Image: Steph Willems/TTAC

2019 Lexus NX 300 AWD

2.0-liter turbocharged four (235 hp @ 4,800 rpm, 258 lb-ft @ 1,650 rpm)

Six-speed automatic, all-wheel drive

27 city / 33 highway / 29 combined (EPA Rating, MPG)

10.6 city / 8.5 highway / 9.7 combined (NRCan Rating, L/100km)

20.3 (observed mileage, MPG)

Base Price: $38,910 US / $46,225 CAD

As Tested: $46,000 US / $58,975 CAD

Prices include $1,025 destination charge in the United States and $2,175 for freight, PDI, and A/C tax in Canada and, because of cross-border equipment differences, can’t be directly compared.

“Ask the man who owns one,” Packard once implored readers from the glossy depths of various Depression-era magazines. While clearly not interested in courting the female buyer (I hope they’re dragged on Twitter for this insensitive tagline), Packard’s core message still holds up today.

No one loves poo-pooing other people’s buying decisions quite like auto journos, but each and every buyer has their own reasons for choosing the way they did. Shocking though it may be to some, buyers often walk (okay, drive) away quite pleased with their purchase — even with crossovers plucked from a homogenous pool of now limitless depth.

And, barring quality headaches down the road, their feelings might stay that way, too.

While I never held any deep dislike for Lexus’ compact NX, aside from the fact that its nose is undoubtedly the most prominent — and unprotected — in the industry, desire or even “interest” were never needles that budged off the baseline. What could change this perception? Driving one.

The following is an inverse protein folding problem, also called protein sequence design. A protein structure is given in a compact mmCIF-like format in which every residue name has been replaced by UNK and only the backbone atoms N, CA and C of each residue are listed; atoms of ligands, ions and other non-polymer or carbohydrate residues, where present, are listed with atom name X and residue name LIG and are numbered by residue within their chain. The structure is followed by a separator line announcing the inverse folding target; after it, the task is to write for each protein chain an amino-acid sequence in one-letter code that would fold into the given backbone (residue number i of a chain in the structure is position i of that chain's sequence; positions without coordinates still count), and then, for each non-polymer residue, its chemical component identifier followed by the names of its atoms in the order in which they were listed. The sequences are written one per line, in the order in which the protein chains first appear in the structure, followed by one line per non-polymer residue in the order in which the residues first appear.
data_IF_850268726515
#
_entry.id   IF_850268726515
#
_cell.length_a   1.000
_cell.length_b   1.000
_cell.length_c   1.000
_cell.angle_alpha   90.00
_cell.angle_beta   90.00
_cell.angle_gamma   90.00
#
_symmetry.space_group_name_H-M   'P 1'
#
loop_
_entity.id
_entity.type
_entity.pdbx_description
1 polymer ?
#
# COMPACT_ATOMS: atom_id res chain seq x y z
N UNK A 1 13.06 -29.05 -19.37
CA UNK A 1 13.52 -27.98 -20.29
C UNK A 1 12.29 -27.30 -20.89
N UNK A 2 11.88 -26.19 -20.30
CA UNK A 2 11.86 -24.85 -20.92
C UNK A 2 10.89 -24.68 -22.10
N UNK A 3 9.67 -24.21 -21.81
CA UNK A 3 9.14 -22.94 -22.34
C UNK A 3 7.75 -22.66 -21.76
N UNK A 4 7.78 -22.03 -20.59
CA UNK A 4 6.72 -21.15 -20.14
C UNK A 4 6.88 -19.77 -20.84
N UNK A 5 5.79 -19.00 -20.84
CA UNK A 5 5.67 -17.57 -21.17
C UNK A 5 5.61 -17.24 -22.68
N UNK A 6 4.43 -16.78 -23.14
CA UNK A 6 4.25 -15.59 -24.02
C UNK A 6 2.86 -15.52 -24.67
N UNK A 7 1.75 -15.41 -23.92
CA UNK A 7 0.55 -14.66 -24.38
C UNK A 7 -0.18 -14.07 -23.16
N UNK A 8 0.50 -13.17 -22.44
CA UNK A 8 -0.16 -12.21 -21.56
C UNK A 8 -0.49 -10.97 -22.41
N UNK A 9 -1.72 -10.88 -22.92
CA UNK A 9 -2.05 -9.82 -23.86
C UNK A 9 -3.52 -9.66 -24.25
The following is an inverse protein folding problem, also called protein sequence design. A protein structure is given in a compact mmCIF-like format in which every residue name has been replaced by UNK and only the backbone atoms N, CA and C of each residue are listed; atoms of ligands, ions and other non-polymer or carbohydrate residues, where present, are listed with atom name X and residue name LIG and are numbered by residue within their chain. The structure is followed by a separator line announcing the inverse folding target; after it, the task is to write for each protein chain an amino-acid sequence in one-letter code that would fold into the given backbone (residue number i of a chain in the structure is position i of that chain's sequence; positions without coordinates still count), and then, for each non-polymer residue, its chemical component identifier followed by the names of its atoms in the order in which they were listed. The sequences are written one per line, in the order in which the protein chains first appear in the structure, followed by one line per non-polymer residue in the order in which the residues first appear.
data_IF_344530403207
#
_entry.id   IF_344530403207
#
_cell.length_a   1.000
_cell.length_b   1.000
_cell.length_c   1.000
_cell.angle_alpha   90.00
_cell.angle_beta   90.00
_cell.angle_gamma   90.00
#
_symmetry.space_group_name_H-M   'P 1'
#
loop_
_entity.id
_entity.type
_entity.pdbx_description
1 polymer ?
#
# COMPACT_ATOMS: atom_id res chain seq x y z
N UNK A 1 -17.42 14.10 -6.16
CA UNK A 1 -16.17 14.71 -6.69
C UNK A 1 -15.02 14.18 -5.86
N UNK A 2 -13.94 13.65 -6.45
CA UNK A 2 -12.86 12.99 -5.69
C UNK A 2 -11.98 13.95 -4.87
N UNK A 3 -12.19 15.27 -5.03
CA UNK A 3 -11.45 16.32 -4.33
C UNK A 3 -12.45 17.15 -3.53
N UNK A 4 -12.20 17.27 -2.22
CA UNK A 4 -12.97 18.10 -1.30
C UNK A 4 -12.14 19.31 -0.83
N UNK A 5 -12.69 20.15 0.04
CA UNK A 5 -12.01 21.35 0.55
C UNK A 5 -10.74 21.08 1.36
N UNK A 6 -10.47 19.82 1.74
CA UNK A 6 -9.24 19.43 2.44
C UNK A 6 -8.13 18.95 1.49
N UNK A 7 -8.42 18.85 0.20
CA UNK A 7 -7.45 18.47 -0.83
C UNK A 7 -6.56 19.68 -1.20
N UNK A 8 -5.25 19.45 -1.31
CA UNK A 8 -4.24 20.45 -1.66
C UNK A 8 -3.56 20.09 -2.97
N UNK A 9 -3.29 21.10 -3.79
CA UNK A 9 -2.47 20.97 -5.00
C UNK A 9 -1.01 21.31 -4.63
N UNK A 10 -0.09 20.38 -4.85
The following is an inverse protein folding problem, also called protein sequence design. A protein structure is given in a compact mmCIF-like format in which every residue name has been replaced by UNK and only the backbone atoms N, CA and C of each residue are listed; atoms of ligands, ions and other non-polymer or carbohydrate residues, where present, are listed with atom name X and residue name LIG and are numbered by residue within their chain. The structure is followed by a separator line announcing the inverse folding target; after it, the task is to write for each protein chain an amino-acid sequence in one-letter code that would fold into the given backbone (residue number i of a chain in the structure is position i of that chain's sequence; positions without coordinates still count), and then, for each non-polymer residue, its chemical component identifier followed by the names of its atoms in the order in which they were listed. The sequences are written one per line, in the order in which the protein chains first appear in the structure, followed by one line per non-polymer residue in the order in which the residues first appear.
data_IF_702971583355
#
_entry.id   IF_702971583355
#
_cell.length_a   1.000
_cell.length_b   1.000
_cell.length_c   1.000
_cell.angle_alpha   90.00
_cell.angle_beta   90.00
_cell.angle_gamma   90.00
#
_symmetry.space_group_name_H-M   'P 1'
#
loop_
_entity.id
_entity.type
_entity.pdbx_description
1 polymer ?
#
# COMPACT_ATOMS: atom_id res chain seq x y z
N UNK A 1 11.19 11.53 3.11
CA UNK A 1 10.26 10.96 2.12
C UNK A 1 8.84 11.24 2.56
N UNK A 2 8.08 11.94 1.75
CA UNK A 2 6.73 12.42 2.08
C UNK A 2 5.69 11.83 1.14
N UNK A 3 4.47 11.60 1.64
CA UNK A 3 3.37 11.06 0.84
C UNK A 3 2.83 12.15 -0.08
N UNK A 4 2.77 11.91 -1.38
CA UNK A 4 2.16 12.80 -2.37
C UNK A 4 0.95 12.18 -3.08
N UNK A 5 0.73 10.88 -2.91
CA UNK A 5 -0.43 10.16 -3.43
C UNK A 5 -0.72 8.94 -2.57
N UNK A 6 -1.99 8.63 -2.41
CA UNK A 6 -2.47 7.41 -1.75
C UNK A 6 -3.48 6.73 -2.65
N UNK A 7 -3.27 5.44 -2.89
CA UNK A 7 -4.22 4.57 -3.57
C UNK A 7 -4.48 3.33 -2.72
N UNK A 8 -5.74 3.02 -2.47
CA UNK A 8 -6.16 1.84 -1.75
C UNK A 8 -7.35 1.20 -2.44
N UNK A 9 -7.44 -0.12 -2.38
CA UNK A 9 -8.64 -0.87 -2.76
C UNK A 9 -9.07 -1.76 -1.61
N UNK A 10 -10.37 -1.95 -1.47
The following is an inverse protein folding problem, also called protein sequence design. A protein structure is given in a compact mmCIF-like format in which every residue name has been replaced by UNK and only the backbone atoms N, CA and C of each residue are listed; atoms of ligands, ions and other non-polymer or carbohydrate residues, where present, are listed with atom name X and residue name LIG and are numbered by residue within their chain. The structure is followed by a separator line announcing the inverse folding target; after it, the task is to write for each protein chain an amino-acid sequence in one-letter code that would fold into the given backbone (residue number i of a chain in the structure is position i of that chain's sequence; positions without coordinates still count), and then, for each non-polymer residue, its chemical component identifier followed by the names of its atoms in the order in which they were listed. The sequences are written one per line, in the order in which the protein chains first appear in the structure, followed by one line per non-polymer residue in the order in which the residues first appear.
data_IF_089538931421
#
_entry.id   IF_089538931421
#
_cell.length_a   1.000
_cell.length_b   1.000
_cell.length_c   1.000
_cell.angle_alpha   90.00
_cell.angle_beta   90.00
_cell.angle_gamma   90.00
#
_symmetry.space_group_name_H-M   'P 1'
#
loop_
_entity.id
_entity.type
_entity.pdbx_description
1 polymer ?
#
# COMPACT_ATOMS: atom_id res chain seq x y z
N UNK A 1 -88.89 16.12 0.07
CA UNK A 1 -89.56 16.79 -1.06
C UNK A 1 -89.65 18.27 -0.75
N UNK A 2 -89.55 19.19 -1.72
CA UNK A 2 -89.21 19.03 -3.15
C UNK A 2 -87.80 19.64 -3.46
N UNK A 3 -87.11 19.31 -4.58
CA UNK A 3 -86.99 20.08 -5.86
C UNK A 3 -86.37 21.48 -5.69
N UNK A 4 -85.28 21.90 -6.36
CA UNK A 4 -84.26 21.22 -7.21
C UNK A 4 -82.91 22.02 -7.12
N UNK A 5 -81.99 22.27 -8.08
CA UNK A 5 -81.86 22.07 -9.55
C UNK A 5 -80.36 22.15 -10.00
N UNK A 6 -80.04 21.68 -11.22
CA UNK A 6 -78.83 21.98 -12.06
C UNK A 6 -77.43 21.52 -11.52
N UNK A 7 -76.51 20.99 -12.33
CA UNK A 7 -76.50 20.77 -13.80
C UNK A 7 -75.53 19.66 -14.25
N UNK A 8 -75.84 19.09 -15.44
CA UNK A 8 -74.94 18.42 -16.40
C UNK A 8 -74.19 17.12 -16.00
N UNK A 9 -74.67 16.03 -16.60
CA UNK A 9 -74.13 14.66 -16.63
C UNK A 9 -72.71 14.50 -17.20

For some, the NX’s… um… bold styling may be too great a hurdle to cross. Lexus was certainly out to get noticed when it debuted this thing for the 2015 model year. I consider myself a member of the camp that offers Lexus lukewarm applause for at least making its vehicles identifiable; bucking the now waning trend of building blander and blander boxes for fear of offending buyers (at the risk of stimulating no one).

Image: Steph Willems/TTAC

Yes, the NX snouts its way into traffic like an early ’70s Pontiac, only with a greater likelihood of steep repair bills should a driver in front stomp the brakes unexpectedly. Its body is a cornucopia of oblique creases — from the signature spindle grille and headlamp eyeliner, all the way back to taillights that look either like earrings or pendants from the 1980s, or maybe a deformed Pontiac badge.

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This NX isn’t a hybrid (see Chris’ review of that model here), meaning a single propulsion source rests under the hood. Surprise — it’s a turbocharged 2.0-liter four-cylinder, as we’re all turbocharged 2.0-liter four-cylinders these days. All my friends are, too. And while a turbo four boasting 235 horsepower and 258 lb-ft is substantial power in a sedan, its ability to motivate this 4,050-pound crossover fell into the category of adequate. Decent, perhaps. Unfortunately, the turbo/automatic setup also delivers a hefty dose of lag, though things become more enjoyable when underway. The six-speed automatic stays mainly in the background.

This tester’s cabin broke up the often dour crossover ambiance with high-contrast, two-tone, soft-touch surfaces punctuated by somewhat convincing metallic-like trim, though the driver’s chair was docked a few points for insufficient lumbar support. It’s adjustable, but the lower seatback is just too concave for my creaky frame. Spinal implosions loomed, yet never pounced. Legroom was ample and armrests, well, those can only be described as pillowy.

Image: Steph Willems/TTAC

Out back, headroom and legroom doesn’t feel pinched, but the NX shows its age with a single 120 volt/110-watt outlet — no USB ports in sight. If carrying connected passengers is in the cards, this could pose a problem. Folding that split rear seatback won’t, however. Not only are there power switches for the 60/40 seatback in the decently-sized rear cargo hold, there’s a set up front, accessible to the driver.

Sadly, those backseat occupants won’t be able to lend assistance as the driver struggles with Lexus’ touchpad controller. Like a crude ICBM, overshooting the target on the optional 10.3-inch iPad infotainment screen is this bit of hardware’s forte, at least until a delicate touch becomes old hat. It’s a common gripe of Lexus products; I’m adding my name to a long list of detractors.